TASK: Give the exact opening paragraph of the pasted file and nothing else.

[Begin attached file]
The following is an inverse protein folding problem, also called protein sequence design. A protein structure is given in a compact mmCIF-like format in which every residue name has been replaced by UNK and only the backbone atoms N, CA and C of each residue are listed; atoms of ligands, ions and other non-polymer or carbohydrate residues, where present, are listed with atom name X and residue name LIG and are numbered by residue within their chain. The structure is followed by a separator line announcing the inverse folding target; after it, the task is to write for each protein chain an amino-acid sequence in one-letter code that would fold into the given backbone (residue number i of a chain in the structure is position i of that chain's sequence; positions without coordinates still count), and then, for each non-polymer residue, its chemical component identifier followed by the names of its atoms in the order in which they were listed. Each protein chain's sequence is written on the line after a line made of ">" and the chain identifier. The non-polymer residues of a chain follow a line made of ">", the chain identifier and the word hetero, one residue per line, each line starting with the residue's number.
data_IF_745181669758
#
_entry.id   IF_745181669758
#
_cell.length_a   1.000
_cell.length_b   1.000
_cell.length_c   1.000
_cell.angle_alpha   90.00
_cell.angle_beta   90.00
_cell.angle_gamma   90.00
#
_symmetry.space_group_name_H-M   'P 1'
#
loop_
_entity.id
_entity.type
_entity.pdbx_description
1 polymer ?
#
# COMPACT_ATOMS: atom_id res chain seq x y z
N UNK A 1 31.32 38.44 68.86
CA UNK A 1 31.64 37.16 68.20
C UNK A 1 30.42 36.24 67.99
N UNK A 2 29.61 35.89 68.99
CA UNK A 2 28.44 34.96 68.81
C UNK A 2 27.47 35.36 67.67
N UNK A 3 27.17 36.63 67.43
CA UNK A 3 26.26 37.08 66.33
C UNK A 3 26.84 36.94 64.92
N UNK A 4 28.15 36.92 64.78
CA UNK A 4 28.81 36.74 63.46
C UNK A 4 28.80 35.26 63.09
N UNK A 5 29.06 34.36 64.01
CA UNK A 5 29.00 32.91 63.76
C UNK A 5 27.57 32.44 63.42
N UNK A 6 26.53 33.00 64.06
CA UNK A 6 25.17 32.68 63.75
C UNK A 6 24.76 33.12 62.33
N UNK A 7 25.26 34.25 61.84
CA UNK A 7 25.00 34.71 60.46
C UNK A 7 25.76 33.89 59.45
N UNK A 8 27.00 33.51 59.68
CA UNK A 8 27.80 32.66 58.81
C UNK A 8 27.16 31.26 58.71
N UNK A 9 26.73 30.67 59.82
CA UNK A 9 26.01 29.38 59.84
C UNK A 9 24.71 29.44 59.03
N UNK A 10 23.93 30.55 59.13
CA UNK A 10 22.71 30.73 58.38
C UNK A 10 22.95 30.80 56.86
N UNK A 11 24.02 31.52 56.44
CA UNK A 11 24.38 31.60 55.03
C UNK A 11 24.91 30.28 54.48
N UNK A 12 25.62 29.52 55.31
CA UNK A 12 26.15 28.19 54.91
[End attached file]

The following is an inverse protein folding problem, also called protein sequence design. A protein structure is given in a compact mmCIF-like format in which every residue name has been replaced by UNK and only the backbone atoms N, CA and C of each residue are listed; atoms of ligands, ions and other non-polymer or carbohydrate residues, where present, are listed with atom name X and residue name LIG and are numbered by residue within their chain. The structure is followed by a separator line announcing the inverse folding target; after it, the task is to write for each protein chain an amino-acid sequence in one-letter code that would fold into the given backbone (residue number i of a chain in the structure is position i of that chain's sequence; positions without coordinates still count), and then, for each non-polymer residue, its chemical component identifier followed by the names of its atoms in the order in which they were listed. Each protein chain's sequence is written on the line after a line made of ">" and the chain identifier. The non-polymer residues of a chain follow a line made of ">", the chain identifier and the word hetero, one residue per line, each line starting with the residue's number.